American Airlines has to honour US$20 tickets to China offered due to glitch

After cancelling the travel plans of about 600 passengers who bought nearly-free tickets from the US to China due to a computer glitch, American Airlines will be required to honour the sale.

American Airlines jet forced to land in Heathrow after it developed a crack in its windscreen.

American Airlines will honour tickets sold for nothing or $20 from US to China.  Image by Aero Icarus / CC BY-SA 2.0

On 17 March, an error on the company’s website led to tickets being sold for $20 or for free from certain US cities to Shanghai and Beijing, reports USA Today.

While the issue only occurred for 5 hours, news of the glitch was widely shared on social media. About 600 people purchased tickets right away and about 600 put tickets on a 24-hour hold. American Airlines honoured the tickets that were bought immediately, but cancelled the tickets of anyone holding a ticket, leading to many complaints to the US Department of Transportation (DOT).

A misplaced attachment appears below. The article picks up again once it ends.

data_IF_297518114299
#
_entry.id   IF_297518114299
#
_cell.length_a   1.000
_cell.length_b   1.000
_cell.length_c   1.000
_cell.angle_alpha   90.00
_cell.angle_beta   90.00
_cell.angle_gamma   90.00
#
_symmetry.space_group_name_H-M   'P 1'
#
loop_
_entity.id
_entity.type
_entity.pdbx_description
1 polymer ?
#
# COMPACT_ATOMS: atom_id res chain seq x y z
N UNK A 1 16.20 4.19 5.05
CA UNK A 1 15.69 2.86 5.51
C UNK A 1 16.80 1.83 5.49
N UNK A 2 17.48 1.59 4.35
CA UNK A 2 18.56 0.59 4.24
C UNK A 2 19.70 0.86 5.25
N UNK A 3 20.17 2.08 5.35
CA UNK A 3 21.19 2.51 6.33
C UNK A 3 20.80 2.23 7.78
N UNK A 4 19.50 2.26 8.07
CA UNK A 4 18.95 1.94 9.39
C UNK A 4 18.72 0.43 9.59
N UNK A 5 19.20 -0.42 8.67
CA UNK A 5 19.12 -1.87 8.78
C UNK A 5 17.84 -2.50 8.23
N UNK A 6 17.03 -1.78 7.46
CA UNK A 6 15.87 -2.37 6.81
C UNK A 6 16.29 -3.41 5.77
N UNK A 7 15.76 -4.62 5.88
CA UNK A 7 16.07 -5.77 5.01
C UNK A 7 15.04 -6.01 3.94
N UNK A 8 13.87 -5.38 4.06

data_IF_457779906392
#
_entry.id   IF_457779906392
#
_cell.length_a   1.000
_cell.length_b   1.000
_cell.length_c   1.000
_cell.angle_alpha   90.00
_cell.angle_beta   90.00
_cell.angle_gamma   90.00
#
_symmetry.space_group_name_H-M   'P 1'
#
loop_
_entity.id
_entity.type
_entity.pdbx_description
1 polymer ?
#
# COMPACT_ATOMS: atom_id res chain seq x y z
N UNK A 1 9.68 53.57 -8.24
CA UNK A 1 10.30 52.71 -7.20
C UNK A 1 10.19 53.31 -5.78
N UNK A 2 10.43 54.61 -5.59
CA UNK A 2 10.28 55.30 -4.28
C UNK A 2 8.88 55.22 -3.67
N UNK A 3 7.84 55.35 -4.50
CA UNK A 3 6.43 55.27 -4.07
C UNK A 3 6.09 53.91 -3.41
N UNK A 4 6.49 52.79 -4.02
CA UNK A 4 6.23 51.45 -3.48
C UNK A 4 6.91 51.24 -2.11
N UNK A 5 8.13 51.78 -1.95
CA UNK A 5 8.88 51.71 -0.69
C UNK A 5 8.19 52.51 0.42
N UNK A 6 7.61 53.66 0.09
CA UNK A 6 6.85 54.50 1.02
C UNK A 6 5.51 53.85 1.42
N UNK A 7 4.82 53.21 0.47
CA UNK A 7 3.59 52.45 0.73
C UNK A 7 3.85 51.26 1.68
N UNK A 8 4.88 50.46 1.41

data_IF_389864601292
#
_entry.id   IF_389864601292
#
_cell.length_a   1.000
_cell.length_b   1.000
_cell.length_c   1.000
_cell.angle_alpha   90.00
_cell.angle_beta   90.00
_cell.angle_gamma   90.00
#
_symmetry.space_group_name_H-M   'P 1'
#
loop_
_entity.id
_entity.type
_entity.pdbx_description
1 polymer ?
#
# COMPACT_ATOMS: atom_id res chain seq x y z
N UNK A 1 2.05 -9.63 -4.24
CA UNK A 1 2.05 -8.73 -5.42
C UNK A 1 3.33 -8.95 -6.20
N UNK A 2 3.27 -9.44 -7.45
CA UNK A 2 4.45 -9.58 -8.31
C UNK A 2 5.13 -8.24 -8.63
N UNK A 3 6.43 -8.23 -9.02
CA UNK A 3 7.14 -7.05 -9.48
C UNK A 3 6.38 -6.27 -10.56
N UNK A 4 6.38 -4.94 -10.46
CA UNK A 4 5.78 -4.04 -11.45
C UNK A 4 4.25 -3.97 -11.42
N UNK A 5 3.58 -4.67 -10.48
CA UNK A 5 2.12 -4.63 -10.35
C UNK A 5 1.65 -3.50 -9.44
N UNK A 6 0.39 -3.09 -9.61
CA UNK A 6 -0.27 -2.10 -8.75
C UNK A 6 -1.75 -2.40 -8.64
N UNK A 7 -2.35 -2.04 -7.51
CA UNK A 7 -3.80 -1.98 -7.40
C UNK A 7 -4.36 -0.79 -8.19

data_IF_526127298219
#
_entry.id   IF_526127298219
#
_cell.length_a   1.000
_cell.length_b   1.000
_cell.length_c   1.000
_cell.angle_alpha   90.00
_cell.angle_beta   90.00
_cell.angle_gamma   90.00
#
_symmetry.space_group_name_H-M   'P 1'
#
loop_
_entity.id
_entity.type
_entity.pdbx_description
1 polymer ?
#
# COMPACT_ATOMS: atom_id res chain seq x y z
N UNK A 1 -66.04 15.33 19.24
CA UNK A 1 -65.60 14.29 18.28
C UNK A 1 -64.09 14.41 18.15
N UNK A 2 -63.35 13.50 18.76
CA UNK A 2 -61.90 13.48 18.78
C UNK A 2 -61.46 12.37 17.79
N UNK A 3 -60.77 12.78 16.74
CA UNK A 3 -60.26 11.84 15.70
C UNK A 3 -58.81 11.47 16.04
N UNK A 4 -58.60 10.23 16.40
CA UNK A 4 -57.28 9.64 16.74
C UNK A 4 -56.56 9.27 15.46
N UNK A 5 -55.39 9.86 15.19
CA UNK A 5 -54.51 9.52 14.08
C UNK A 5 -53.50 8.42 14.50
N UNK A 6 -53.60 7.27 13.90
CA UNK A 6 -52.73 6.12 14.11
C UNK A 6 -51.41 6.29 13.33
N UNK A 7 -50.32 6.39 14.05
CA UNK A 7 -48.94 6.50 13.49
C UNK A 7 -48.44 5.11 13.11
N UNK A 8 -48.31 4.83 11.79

An American Airlines  flight on approach in St Maarten appears to almost touch the beach

An American Airlines flight on approach in St Maarten appears to almost touch the beach. Image by Aero Icarus / CC BY-SA 2.0

American Airlines stated that in a similar period, only about 100 tickets would be sold, and argued to the DOT that consumers were buying the tickets based on social media posts and not in good faith that the deal was intentional, reports Bloomberg.

However, the DOT will now require that American give up a free economy-class ticket to customers, or a business-class ticket discounted by $1,500, to those who had their tickets cancelled, but they will need to go within the next year, according to Bloomberg.

But before you start scouring the internet for airline glitches, earlier this year a similar situation had a completely different ending.

United Airlines had a glitch on its Danish website, offering first-class flights for $51, and the DOT decided airlines can cancel flights booked at accidental rates if they can prove that the fare was filed by mistake.

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